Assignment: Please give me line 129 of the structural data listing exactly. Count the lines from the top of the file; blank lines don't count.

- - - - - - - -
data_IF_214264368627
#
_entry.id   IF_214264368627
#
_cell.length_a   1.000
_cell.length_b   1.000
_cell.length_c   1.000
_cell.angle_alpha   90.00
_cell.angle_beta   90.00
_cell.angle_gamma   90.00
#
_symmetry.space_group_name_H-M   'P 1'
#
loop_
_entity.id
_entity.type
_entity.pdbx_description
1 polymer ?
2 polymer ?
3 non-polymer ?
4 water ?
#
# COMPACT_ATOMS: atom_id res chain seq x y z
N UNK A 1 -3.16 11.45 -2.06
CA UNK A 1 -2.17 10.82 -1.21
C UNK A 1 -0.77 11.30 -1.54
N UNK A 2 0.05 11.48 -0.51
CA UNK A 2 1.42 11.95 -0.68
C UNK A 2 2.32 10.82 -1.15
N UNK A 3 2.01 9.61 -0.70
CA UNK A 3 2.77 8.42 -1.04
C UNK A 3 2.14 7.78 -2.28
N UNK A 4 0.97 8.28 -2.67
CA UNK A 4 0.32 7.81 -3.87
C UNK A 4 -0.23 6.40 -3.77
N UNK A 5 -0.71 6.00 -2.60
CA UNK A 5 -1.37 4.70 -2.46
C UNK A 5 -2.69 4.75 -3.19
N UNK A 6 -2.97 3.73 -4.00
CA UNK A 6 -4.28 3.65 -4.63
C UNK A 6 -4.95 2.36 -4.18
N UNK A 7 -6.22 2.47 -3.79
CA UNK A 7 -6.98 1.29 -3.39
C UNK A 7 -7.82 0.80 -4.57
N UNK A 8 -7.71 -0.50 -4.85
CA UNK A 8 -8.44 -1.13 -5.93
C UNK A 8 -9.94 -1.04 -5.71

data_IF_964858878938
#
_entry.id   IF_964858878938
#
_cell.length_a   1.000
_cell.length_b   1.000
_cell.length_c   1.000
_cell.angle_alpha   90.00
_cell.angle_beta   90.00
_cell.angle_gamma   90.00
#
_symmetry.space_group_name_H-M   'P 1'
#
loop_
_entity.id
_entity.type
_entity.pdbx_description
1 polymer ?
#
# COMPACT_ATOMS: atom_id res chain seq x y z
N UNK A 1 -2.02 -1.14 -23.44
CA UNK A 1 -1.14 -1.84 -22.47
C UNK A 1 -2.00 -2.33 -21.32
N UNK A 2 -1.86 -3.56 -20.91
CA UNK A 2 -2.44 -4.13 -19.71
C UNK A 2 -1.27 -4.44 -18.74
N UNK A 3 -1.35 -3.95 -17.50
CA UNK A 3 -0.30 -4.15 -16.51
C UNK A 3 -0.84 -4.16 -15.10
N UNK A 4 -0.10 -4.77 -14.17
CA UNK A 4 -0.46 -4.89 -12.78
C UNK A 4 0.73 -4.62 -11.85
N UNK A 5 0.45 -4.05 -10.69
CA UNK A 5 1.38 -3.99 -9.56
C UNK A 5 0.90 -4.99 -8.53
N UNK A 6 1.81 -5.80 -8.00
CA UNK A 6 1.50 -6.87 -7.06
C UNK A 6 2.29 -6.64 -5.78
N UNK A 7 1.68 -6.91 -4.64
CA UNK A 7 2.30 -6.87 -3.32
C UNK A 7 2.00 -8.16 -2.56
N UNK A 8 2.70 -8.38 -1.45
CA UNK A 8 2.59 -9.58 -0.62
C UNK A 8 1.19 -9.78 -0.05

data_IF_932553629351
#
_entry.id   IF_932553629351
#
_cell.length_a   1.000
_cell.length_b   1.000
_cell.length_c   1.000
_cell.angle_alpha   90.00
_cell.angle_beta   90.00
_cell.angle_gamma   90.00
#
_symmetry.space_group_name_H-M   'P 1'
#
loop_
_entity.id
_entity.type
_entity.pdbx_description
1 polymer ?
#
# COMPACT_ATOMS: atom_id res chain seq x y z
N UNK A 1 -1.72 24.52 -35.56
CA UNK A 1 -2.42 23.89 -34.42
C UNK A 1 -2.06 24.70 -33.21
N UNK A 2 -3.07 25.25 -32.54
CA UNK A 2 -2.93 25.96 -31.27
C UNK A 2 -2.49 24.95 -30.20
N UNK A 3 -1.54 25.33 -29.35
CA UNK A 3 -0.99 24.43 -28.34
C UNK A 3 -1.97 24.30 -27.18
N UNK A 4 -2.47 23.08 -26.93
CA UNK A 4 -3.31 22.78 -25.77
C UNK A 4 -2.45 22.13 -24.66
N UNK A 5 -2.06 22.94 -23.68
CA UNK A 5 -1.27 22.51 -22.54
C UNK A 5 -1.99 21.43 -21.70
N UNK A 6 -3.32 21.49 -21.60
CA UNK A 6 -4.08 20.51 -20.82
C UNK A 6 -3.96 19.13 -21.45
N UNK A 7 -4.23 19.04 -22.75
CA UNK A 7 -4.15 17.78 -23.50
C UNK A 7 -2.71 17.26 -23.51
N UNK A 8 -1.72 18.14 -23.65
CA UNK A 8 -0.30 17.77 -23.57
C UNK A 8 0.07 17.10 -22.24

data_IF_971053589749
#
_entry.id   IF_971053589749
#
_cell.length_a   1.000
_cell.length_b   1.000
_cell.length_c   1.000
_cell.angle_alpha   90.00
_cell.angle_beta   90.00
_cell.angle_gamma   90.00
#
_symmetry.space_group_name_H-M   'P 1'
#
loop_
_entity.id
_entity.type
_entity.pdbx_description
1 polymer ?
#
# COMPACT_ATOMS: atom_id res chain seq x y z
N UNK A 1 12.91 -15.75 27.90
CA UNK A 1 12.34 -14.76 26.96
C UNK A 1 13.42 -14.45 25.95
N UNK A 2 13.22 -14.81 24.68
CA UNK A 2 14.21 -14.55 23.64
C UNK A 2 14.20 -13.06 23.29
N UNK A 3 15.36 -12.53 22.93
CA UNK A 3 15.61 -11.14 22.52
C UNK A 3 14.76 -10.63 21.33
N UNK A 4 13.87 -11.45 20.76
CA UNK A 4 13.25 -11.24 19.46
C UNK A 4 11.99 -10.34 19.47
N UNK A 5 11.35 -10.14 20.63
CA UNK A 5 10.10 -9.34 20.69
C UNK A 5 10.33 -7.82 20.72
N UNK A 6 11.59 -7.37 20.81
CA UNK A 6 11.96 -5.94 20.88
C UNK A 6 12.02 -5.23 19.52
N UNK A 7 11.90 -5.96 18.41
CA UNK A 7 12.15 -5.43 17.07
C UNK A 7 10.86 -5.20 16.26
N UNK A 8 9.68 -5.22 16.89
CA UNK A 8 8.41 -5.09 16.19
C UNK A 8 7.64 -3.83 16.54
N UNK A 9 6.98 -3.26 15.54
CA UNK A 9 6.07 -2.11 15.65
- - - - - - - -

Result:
C UNK A 6 -3.96 19.13 -21.45